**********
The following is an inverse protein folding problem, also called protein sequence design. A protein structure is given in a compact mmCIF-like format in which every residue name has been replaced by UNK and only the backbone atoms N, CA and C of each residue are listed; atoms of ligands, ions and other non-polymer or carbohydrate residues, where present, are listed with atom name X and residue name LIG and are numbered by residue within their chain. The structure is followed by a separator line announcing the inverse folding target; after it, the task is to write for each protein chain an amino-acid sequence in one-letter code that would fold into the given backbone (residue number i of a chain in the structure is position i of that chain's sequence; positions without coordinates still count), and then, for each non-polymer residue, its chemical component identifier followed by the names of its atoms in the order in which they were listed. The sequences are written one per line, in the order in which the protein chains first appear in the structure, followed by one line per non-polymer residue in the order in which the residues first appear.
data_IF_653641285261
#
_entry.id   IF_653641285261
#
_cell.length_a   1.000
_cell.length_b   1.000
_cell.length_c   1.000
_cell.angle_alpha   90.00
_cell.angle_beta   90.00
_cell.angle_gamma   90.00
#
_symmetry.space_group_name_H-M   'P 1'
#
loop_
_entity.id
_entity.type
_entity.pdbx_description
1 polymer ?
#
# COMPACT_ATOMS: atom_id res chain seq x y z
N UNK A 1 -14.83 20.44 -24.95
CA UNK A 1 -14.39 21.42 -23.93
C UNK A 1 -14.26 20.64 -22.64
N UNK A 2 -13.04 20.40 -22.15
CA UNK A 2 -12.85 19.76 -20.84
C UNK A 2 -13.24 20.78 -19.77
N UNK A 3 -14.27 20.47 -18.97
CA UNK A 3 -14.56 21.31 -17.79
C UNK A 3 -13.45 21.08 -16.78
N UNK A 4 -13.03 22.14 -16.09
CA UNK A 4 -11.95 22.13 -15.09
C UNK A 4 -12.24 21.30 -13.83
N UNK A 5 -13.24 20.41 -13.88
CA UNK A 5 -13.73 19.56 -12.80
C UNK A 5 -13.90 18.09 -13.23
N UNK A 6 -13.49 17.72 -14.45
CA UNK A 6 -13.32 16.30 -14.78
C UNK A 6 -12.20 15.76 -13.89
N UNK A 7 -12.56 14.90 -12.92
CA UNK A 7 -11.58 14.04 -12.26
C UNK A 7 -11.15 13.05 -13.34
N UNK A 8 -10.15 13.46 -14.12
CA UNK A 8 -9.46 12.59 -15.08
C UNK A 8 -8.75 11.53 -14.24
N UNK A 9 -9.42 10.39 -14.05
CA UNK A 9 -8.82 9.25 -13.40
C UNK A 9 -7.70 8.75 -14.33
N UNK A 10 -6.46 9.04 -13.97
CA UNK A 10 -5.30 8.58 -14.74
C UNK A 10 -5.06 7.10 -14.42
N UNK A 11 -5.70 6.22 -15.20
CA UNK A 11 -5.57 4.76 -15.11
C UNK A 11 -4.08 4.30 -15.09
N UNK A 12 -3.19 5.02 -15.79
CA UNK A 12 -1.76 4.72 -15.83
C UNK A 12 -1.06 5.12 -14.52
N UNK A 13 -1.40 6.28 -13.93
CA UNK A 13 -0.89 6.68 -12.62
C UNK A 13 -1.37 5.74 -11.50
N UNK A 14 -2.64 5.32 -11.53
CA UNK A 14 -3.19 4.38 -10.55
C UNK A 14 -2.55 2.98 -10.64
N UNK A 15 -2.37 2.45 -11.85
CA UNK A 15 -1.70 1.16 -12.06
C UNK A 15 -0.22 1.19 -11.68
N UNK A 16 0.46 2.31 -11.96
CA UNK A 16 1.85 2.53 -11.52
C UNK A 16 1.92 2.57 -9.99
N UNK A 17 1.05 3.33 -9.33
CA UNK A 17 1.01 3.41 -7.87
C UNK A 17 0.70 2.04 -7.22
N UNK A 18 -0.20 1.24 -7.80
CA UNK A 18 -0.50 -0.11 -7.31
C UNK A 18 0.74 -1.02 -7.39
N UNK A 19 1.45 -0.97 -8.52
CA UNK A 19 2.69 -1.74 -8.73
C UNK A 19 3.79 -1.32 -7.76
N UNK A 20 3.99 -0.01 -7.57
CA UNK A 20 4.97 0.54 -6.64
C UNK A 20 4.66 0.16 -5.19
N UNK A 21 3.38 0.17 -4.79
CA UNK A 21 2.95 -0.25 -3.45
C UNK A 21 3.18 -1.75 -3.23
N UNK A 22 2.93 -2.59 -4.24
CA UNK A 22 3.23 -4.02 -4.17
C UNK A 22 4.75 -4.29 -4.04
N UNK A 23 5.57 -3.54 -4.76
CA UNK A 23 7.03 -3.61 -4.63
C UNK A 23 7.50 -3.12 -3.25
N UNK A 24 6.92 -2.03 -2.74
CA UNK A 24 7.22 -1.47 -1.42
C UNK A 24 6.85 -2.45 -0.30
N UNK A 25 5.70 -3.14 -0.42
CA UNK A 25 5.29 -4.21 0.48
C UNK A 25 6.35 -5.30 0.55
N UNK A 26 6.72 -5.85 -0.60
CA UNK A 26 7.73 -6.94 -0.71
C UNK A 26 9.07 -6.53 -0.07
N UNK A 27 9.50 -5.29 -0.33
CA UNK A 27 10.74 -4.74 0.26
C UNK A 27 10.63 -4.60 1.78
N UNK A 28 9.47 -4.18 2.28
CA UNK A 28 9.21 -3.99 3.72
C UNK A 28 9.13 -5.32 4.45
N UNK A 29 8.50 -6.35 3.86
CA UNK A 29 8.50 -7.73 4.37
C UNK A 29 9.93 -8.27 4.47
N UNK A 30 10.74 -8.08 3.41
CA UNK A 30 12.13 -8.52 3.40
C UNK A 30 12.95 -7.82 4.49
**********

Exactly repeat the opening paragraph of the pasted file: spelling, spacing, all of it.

The following is an inverse protein folding problem, also called protein sequence design. A protein structure is given in a compact mmCIF-like format in which every residue name has been replaced by UNK and only the backbone atoms N, CA and C of each residue are listed; atoms of ligands, ions and other non-polymer or carbohydrate residues, where present, are listed with atom name X and residue name LIG and are numbered by residue within their chain. The structure is followed by a separator line announcing the inverse folding target; after it, the task is to write for each protein chain an amino-acid sequence in one-letter code that would fold into the given backbone (residue number i of a chain in the structure is position i of that chain's sequence; positions without coordinates still count), and then, for each non-polymer residue, its chemical component identifier followed by the names of its atoms in the order in which they were listed. The sequences are written one per line, in the order in which the protein chains first appear in the structure, followed by one line per non-polymer residue in the order in which the residues first appear.